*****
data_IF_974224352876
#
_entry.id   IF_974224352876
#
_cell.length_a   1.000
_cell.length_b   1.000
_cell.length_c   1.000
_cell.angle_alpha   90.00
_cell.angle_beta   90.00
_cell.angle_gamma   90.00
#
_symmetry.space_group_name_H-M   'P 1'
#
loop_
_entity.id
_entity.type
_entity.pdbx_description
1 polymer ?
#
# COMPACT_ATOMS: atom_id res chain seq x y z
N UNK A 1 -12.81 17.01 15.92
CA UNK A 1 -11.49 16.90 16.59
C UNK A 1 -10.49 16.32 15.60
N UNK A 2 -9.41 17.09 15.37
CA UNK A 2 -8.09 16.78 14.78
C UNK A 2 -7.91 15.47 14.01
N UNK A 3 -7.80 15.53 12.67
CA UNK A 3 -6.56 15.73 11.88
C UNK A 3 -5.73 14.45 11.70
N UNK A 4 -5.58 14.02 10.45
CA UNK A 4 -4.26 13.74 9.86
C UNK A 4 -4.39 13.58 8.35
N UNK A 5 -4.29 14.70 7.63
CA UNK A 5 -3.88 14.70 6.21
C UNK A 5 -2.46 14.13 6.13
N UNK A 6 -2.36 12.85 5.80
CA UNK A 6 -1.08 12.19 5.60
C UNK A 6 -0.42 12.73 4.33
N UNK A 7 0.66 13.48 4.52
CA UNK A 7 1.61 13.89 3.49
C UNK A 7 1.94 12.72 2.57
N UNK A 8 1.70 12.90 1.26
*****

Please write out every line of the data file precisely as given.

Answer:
data_IF_974224352876
#
_entry.id   IF_974224352876
#
_cell.length_a   1.000
_cell.length_b   1.000
_cell.length_c   1.000
_cell.angle_alpha   90.00
_cell.angle_beta   90.00
_cell.angle_gamma   90.00
#
_symmetry.space_group_name_H-M   'P 1'
#
loop_
_entity.id
_entity.type
_entity.pdbx_description
1 polymer ?
#
# COMPACT_ATOMS: atom_id res chain seq x y z
N UNK A 1 -12.81 17.01 15.92
CA UNK A 1 -11.49 16.90 16.59
C UNK A 1 -10.49 16.32 15.60
N UNK A 2 -9.41 17.09 15.37
CA UNK A 2 -8.09 16.78 14.78
C UNK A 2 -7.91 15.47 14.01
N UNK A 3 -7.80 15.53 12.67
CA UNK A 3 -6.56 15.73 11.88
C UNK A 3 -5.73 14.45 11.70
N UNK A 4 -5.58 14.02 10.45
CA UNK A 4 -4.26 13.74 9.86
C UNK A 4 -4.39 13.58 8.35
N UNK A 5 -4.29 14.70 7.63
CA UNK A 5 -3.88 14.70 6.21
C UNK A 5 -2.46 14.13 6.13
N UNK A 6 -2.36 12.85 5.80
CA UNK A 6 -1.08 12.19 5.60
C UNK A 6 -0.42 12.73 4.33
N UNK A 7 0.66 13.48 4.52
CA UNK A 7 1.61 13.89 3.49
C UNK A 7 1.94 12.72 2.57
N UNK A 8 1.70 12.90 1.26